People with bipolar disorder need support systems. Most of time, family is a large part of that support system. Spouses can remind them to take their medication or take them to doctor’s appointments. Mothers provide emotional support. Siblings make sure they leave the house when they’re depressed. It’s a vital part of maintenance treatment and recovery. However, sometimes the family support system breaks down. Instead of helping patients recover, they may actually be making symptoms worse.
Family dynamics are important to all families. They determine how family members relate to one another and interact with each other. World-views and self-image are shaped by these relationships. Strong family dynamics foster communication and understanding. Major factors that contribute to family dynamics are family size, socioeconomic status, cultural beliefs and customs, the quality of the parents’ relationship, and individuals’ personalities.
When a mental illness is diagnosed, it can throw off the family dynamic. It can help explain the behavior of a parent, child or spouse. Sometimes the diagnosis may foster empathy and understanding. It may also lead to a negative family dynamic. Partners or children become caretakers, adding to their stress load. Animosity may arise when family members don’t believe the person with the mental illness is trying hard enough to control it.
Psychologists refer to this dynamic – how families interact with and talk about their family member with mental illness – as expressed emotion. It’s made up of three factors: hostility, criticism, and emotional over-involvement.
In bipolar disorder, when expressed emotion is high it can cause a patient to relapse, even if the person is sufficiently medically treated.
Hostility and criticism seem like obvious stressors. When someone is constantly blamed for having a mental illness or not controlling it properly, the large amount of stress can cause significant anxiety and depression, which may lead to a full-blown mood episode.
Emotional over-involvement is the tricky part of expressed emotion. It is not blatantly negative. In fact, it can stem from loving intentions. Family members fault themselves for the mental illness. They consider a setback or symptoms a sign of their inadequacy as caregivers. Fixing a mental illness becomes the top priority. This family member may start to overreach boundaries and become controlling. Pity becomes a primary motivation for interactions.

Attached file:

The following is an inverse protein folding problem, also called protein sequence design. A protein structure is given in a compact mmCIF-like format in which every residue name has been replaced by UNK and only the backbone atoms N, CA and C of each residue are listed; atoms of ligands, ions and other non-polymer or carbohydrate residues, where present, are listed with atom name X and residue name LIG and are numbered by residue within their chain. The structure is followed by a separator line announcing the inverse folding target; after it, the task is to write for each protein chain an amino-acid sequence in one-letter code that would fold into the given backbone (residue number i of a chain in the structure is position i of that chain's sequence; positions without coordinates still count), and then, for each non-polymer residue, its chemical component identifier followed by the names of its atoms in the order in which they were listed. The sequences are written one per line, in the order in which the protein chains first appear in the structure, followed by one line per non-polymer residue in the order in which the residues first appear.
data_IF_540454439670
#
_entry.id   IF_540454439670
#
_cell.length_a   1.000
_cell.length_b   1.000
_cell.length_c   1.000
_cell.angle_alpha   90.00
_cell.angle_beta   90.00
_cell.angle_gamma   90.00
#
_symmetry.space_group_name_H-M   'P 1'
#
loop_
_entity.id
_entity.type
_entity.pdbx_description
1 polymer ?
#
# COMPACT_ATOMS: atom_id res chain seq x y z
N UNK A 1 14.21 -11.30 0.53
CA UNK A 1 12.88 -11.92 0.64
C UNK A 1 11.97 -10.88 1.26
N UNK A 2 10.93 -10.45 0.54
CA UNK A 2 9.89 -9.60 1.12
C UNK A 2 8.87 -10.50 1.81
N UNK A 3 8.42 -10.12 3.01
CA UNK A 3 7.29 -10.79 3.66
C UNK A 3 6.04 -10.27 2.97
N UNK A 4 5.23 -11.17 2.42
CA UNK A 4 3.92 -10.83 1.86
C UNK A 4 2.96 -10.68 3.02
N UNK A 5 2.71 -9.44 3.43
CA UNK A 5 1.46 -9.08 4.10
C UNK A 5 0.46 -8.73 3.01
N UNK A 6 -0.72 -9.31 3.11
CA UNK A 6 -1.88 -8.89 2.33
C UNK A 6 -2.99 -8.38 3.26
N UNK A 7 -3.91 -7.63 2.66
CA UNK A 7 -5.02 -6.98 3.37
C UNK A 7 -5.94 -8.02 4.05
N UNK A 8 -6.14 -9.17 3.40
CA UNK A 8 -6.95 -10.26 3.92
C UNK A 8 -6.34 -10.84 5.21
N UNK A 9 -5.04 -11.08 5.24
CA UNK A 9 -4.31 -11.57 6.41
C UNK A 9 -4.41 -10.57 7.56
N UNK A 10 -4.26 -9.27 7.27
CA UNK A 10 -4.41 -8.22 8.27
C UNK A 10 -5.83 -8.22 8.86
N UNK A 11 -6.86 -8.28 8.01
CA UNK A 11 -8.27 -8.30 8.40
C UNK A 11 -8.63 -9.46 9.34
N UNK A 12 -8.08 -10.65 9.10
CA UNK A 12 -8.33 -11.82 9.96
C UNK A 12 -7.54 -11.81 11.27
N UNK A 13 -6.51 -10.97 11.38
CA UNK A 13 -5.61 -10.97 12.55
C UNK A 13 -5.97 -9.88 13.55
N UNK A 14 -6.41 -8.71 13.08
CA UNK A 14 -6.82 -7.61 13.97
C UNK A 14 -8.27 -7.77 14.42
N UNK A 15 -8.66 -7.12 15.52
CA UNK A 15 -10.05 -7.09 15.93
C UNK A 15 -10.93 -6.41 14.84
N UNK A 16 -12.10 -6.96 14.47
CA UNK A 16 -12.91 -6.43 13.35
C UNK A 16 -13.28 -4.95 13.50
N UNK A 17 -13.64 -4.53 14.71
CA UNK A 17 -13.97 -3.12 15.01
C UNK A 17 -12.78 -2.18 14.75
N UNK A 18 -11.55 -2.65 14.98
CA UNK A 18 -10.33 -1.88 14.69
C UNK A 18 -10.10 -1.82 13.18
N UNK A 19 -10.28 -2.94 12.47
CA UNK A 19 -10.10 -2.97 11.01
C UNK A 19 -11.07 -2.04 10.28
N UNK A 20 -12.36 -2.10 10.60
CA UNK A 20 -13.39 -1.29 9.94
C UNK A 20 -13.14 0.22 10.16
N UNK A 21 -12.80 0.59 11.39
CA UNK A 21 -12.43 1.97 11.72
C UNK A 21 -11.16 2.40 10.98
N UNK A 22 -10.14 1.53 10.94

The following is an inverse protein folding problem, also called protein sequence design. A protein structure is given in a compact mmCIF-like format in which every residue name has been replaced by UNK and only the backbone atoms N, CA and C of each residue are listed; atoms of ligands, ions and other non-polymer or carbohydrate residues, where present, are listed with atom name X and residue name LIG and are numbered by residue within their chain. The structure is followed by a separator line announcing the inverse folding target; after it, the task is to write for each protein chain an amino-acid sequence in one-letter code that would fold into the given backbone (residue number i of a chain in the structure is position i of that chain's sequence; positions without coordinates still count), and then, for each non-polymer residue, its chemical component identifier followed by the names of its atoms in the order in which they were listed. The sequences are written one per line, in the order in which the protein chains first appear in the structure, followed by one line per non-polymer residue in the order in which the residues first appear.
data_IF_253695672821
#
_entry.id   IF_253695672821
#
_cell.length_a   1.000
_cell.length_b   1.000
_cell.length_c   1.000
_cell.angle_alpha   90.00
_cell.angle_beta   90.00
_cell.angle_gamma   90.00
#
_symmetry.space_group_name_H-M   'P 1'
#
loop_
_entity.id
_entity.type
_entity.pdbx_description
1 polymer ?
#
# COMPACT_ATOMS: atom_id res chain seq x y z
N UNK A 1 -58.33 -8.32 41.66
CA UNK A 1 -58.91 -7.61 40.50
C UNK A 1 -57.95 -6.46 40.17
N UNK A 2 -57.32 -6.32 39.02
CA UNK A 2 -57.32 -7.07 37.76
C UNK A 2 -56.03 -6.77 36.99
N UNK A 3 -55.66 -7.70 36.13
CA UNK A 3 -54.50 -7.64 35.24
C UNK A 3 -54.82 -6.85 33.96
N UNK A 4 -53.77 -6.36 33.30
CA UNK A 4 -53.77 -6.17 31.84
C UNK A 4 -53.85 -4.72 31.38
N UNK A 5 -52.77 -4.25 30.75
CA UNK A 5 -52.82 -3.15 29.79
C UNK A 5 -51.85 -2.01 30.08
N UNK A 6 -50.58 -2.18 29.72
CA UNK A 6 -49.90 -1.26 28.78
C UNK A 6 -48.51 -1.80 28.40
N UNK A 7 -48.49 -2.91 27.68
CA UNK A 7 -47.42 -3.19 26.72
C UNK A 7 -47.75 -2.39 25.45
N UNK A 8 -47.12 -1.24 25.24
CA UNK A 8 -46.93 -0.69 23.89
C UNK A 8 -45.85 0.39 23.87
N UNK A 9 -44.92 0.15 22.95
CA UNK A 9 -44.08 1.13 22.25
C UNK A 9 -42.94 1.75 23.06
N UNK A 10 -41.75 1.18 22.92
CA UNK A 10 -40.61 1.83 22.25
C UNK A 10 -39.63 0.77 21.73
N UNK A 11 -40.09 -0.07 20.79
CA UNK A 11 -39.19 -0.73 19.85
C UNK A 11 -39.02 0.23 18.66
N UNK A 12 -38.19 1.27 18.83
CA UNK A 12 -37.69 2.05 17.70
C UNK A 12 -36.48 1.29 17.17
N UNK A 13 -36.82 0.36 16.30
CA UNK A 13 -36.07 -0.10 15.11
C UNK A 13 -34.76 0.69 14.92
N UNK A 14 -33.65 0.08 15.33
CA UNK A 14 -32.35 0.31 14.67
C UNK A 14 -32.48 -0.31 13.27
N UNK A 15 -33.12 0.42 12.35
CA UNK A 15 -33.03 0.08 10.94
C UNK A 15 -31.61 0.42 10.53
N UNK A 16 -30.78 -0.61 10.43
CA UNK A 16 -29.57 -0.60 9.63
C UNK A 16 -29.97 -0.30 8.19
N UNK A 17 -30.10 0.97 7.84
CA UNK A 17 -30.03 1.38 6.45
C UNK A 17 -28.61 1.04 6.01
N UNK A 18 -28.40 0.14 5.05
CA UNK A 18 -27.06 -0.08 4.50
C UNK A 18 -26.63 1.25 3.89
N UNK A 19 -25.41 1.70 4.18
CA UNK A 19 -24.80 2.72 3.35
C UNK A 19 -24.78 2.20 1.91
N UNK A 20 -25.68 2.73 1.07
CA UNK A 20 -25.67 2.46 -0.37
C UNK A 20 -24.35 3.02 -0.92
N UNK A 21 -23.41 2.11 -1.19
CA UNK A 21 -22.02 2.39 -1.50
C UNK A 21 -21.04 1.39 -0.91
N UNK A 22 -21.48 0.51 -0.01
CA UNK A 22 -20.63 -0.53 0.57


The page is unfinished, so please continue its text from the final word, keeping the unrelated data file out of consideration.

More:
Being the subject of pity, and feeling like a problem that needs to be fixed, takes away a patient’s personhood. The patient is no longer a human with personality, emotions, desires and gifts, but a problem. A burden. Mental illness is not accepted as a part of the person, but consumes the rest. When patients are only seen as their mental illness, it’s depressing. It’s overwhelming. It’s enough to trigger a full-blown episode.
The most effective way to prevent high expressed emotion is family-focused treatment. The patient and one or more family members attend regularly scheduled therapy sessions over nine months. The goals of family-focused treatment are:
Educating the patient and his or her family member about bipolar disorder
Family members are taught to recognize the symptoms of bipolar disorder, what can trigger symptoms and episodes, how to prevent those triggers, and the importance of adhering to treatment plans.
Enhancing communication skills
Patients and family members are taught listening and speaking skills to help prevent or defuse conflict.
Brainstorming potential problems and solutions can help families prepare for symptoms, mood episodes, treatment refusal, and any other aspect of bipolar disorder. From that they can develop action plans for different scenarios.
Family-focused treatment has been found effective in reducing patients’ symptoms and increasing healthy behavior, especially in families with high expressed emotion. It also positively affects the mental health of the caregiver. It can even be more effective in recovery than cognitive behavioral therapy.
Families should consider having their level of expressed emotion evaluated before beginning any family-based treatment to see which type of treatment will work best for their family dynamic.
Image credit: Evil Erin